Written by contributor Amy Thompson of Progressive Pioneer.

The big turning point in how we make and eat sweet treats in our home actually came when I was potty training my son.  We did a little candy bribery to encourage him to use the potty.  We used the good health food store type of chocolates, but even then after 24 hours of a steady stream of sugar, my son was a nut!

The difference between my kids on sugar and off is night and day.  And so, I did a sweep through the house and tossed all the refined sugar and flour.

We now only cook with whole wheat flour and unrefined sweeteners.  Because I happen to love treats, we still have them fairly often; they’re just not the kind of treats that leave you with a sugar hangover.  And often guests can’t even tell that they’re eating “healthy” desserts.

Carrot/Pumpkin Cupcakes

For my son’s birthday party, we had carrot cupcakes with cream cheese frosting.  They were all whole wheat and only sweetened with honey.

For the holidays, you could use 2 cups pumpkin puree and leave out the carrots and a bit of the pineapple, though you may need to add a bit of extra honey because the pineapple adds sweetness.  Swap out the cinnamon for pumpkin pie spice, and you’ll have a very merry treat. These would be perfect for Thanksgiving, too, and are easy enough to whip up for an impromptu dessert.

  • 2 cups whole wheat flour
  • 1 tsp baking powder
  • 1 tsp salt
  • 2 tsp cinnamon
  • 3/4 cup oil
  • 3/4 cup honey
  • 4 eggs
  • 2 cups grated carrot
  • 1 cup unsweetened, crushed pineapple, drained
  • 1/2 cup chopped walnuts (I used pecans)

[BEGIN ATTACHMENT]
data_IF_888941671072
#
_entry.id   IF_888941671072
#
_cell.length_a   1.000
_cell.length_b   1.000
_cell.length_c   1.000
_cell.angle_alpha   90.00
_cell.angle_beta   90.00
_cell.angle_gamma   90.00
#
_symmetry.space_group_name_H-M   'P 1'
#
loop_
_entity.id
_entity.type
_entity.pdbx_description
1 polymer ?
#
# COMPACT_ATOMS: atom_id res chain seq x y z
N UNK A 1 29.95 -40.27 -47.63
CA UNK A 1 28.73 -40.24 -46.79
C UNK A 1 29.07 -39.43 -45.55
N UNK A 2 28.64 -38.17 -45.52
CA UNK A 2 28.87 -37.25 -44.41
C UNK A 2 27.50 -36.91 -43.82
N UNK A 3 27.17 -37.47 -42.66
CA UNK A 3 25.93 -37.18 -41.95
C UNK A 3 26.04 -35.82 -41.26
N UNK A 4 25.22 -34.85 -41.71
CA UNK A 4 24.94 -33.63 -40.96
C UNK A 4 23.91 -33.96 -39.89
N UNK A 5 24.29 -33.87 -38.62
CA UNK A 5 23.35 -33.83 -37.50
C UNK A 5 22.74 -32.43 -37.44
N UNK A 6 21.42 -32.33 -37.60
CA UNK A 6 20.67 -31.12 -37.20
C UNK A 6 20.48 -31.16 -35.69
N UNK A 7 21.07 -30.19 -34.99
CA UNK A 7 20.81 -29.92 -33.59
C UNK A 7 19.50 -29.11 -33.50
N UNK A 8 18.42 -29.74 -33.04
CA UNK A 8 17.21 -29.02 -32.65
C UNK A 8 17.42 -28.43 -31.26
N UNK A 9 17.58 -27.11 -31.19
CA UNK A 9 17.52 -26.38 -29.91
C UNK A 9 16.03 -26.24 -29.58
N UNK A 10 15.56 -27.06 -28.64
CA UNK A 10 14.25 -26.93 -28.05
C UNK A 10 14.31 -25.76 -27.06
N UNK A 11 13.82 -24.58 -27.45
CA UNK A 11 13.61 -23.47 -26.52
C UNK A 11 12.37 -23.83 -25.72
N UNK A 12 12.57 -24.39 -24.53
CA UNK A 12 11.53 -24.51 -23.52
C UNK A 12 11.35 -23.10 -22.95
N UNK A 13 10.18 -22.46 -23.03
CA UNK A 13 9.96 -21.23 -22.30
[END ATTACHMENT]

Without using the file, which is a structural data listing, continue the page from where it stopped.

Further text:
Mix the dry together, and the wet together, then combine them.  Bake at  350 degrees for 35-40 minutes for a cake, less for cupcakes, or until a skewer  comes out clean.

For the frosting, you can combine cream cheese, butter,  vanilla and honey, and it’s delicious.  You can also skip the butter; I just happen to love it that way.

Healthier Brownies

Another dessert that doesn’t suffer in the least from healthy tweaks is brownies.  I promise you will never even notice the difference if you use 100% whole wheat flour. My favorite, most incredibly indulgent recipe can be found here.  All whole wheat and no refined sugar.  Guilt-free indulgence!

Tips for Using Whole Wheat Flour and Honey

I find that many recipes adapt well to using honey instead of white sugar.  The only things you want to watch for are flavor compatibility and consistency.  Honey has its own very delicious flavor, but it may not compliment the recipe.

And, of course, honey is more runny, so you may need to increase your dry ingredients.  When I use whole wheat flour to replace white flour, I often add a bit less than called for, anyway, as it can be dryer and denser than white flour.

Don’t be afraid to mess around with recipes a bit. You can usually substitute at least half of the white flour with whole wheat without changing the character of the dish much.  I usually go for the whole 100% swap even if it changes it a bit; it’s always still delicious – just not exactly like people may expect.

But, they will thank you when they still feel perky and happy after dessert, rather than becoming a permanent fixture on the couch, sluggish and slow.  I don’t know about you, but I feel the effects of refined sugar right away (headache, grumpiness, fatigue…).  It’s so great to be able to enjoy dessert without the side effects.  Hopefully you can find some healthy ways to sweeten your holidays too!

Photo by Stock Exchange

Do you find yourself in sugar overload mode during the holidays?  What are your tricks for keeping the sugar intake down?  Do you have any favorite healthy dessert recipes?